About a year after we got married, my wife and I adopted a little fuzzball of a kitten from the barn next door to my parents’ farm. We named him Sam, and he came to live with us in
. By December of that year, Sam was a few months old and well on his way to being pure pandemonium. Auburn
It was my second year of vet school and we were getting ready to wind things down for the Christmas break. I remember walking through the pine straw in the yard and up the steps to my front door. I had just finished a 2 hour Parasitology lab and I was ready to come home and relax for the evening.
When I opened the front door, my wife was standing there with tears streaming down her face.
Initially, I thought something terrible had happened: a death in the family, trouble with her coursework (she is an engineer by training, and her classes at the time were intense to say the least), obviously it had to be something terrible and unforeseen…
She looked up at me and said “I’m going to kill that cat. Don’t let me see him.” And then she walked away. Over her shoulder, I saw the trouble at last: the Christmas tree, ornaments and all, had gone down in flames like the Hindenburg. I could only assume that the cat was to blame. Oh, the humanity.
I picked my way across the living room through the ornaments, fragments of ornaments, and shattered Christmas Cheer to get closer to the scene. The tree was lying full length on the floor in a significantly less idyllic state than it was the night before.
What was left of it looked a lot like Charlie Brown’s Christmas tree- a sad arrangement of stem and twigs held together by nothing more than hope. There were ornaments and pieces of ornaments strewn from the bathroom door, through the den, and into the kitchen. The whole scene was so ridiculous that I laughed out loud. Then I realized that I hadn’t seen the cat since I walked in. He had vanished.
I pieced this part of it together later, after an interview with the only witness to the crime:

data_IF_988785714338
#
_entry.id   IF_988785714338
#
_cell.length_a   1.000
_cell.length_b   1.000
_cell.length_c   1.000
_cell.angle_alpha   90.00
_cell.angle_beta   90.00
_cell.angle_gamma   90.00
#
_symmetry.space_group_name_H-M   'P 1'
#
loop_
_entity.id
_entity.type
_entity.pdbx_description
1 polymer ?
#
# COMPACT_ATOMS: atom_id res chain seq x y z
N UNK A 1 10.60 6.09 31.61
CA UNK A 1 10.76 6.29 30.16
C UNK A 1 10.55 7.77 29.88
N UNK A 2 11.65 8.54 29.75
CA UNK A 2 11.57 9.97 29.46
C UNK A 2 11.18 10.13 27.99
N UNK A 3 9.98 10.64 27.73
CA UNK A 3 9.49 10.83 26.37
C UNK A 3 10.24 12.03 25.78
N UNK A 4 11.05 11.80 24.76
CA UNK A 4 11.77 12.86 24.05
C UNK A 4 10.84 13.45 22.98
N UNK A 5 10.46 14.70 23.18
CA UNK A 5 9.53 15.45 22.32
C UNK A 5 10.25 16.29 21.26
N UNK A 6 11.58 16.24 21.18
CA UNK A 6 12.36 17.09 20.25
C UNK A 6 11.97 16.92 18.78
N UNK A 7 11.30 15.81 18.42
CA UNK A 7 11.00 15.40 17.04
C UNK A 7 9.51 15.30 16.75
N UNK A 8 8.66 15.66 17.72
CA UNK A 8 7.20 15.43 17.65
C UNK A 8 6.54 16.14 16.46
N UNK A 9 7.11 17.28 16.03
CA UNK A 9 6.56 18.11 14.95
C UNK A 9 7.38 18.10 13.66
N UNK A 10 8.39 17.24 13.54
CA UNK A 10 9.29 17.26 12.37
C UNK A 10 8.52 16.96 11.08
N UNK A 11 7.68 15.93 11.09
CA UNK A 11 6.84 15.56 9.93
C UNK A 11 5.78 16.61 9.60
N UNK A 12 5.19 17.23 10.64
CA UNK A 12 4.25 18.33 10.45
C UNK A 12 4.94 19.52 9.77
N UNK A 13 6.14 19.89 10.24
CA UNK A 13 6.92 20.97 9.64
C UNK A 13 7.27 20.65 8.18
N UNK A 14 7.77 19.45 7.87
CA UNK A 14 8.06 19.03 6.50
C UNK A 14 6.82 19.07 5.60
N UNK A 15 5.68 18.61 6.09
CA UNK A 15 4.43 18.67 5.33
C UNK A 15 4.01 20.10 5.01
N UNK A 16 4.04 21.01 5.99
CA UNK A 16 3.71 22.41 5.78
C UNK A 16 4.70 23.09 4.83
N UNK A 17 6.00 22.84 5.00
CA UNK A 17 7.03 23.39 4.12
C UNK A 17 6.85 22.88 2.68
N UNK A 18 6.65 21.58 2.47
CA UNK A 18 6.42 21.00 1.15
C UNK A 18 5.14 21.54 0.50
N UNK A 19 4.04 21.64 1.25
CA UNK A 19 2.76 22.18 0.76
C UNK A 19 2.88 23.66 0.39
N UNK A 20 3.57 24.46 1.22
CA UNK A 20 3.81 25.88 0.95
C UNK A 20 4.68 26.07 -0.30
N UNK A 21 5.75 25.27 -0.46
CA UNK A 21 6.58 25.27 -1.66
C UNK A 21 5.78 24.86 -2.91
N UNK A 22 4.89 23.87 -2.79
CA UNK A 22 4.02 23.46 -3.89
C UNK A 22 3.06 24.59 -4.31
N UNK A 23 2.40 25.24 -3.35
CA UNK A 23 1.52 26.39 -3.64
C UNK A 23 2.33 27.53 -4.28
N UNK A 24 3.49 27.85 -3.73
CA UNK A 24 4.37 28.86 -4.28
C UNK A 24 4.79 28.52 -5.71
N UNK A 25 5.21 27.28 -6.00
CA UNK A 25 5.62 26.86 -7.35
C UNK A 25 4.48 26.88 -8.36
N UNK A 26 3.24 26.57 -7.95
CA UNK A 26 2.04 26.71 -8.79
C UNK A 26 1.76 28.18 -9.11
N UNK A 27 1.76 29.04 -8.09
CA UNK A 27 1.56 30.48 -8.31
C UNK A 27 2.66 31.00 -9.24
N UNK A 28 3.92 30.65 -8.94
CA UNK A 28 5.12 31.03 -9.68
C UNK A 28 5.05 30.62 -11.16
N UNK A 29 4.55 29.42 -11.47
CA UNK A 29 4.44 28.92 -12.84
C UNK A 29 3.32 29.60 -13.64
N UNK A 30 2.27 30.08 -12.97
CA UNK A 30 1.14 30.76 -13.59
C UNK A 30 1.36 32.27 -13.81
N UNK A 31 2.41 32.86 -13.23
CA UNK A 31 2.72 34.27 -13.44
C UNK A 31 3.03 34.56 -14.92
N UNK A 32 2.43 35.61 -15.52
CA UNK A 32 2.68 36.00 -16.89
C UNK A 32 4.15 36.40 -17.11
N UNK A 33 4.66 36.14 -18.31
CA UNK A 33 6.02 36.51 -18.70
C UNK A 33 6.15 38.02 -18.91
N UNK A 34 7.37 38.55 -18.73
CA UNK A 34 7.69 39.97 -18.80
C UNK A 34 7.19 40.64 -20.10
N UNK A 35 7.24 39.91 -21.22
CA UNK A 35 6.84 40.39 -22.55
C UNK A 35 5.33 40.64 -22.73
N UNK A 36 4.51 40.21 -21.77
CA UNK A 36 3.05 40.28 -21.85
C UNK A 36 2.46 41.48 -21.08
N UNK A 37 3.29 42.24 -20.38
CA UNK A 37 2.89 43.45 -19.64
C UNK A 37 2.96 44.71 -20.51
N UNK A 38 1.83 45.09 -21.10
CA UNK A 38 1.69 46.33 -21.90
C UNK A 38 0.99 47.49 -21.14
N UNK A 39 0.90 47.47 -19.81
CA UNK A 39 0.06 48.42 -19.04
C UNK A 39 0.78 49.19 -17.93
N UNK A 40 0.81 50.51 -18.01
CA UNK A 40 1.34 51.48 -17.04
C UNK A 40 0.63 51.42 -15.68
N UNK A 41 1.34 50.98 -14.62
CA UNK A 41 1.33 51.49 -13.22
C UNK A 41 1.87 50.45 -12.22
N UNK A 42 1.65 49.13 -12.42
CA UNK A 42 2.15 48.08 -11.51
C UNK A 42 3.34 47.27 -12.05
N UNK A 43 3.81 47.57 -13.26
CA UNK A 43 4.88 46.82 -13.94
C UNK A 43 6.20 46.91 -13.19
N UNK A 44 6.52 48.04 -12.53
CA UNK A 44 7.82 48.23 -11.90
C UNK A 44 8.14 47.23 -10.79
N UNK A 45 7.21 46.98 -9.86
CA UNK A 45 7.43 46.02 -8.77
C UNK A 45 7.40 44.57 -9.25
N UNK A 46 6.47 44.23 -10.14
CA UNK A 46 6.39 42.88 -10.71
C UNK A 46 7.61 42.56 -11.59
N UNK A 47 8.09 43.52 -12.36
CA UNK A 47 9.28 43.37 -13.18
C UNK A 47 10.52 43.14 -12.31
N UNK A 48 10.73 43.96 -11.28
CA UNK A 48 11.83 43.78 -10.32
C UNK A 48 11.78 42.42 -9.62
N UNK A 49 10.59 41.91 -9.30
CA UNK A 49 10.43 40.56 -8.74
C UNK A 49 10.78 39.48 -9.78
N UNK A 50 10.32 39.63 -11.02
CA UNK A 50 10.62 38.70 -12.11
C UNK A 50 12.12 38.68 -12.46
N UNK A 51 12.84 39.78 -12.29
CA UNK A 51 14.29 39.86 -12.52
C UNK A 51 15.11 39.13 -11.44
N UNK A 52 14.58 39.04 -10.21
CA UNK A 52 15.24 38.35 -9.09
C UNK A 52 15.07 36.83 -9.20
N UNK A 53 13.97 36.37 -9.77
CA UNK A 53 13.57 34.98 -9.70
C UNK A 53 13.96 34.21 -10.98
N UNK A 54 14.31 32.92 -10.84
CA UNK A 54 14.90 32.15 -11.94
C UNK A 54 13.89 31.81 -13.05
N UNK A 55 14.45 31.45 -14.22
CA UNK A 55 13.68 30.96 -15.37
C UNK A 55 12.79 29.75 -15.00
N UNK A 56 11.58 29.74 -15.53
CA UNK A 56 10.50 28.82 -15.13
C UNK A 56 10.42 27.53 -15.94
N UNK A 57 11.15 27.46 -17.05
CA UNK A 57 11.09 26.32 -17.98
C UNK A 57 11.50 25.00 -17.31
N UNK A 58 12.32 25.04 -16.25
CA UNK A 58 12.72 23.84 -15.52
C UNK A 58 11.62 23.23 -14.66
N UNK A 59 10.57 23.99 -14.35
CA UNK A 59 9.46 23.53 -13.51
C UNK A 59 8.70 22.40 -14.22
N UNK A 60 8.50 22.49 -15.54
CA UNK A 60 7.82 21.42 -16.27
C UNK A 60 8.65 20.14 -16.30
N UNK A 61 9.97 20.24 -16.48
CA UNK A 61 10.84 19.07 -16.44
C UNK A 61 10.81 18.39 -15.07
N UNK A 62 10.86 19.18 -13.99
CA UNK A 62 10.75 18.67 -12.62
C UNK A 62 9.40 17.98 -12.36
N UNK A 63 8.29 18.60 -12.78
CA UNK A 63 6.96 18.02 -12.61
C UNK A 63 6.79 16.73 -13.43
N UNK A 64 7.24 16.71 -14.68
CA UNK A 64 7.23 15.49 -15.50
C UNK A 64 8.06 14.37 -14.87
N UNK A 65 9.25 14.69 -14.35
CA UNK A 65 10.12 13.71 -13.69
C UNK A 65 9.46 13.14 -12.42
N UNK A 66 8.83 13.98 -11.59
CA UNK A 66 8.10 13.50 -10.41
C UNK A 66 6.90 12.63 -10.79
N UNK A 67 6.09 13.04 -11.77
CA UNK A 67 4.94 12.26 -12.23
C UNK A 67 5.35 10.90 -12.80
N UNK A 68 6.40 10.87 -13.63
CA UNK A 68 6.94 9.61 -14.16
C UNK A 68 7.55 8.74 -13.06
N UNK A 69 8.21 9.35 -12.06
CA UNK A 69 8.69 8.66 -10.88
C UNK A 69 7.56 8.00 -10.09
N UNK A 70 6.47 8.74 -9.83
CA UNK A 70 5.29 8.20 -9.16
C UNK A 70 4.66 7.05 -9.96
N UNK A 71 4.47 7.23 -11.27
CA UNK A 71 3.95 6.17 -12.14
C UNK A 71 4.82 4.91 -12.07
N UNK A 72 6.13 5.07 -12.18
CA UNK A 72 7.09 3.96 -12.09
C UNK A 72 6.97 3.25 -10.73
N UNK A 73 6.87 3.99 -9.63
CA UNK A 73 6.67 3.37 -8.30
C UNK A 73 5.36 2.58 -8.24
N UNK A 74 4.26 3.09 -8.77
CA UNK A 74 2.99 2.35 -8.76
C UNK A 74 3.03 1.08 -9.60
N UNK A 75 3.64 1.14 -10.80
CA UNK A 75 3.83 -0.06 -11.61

When my wife came in from class, she saw the tree immediately when she opened the door. She stood looking at it for a second, dumbstruck, when Sam blazed by her. He was tearing through the living room, rolling an ornament ahead of him with his paws like a soccer player on his way to an uncontested goal. She immediately put together what had happened, and the chase was on.
Being the stealthy creature he was, Sam quickly decided that the best tactic was to get under a piece of furniture and hide until he was found, then sprint beneath another one when his pursuer got within arms’ reach. This apparently went on for a while. My wife eventually lost track of him. Sam escaped capture, which is a good thing for him. If she had caught him at that moment, no power in the universe could have saved him.
I started my search for the half-grown cat in all his usual hangouts, and found no sign of him. About half an hour later, I found him backed into a corner behind a toilet, shaking, with his eyes as big as saucers. Sam and I had a talk, and we decided that it would be best if he steered clear of Mommy for a few days.
Sam is 15 now. He no longer plays the way he used to and his eyesight is patchy at best. Thankfully with age comes wisdom and Sam has learned to leave the Christmas tree alone. We won’t have many more Christmases with him, but he made his first one very, very memorable.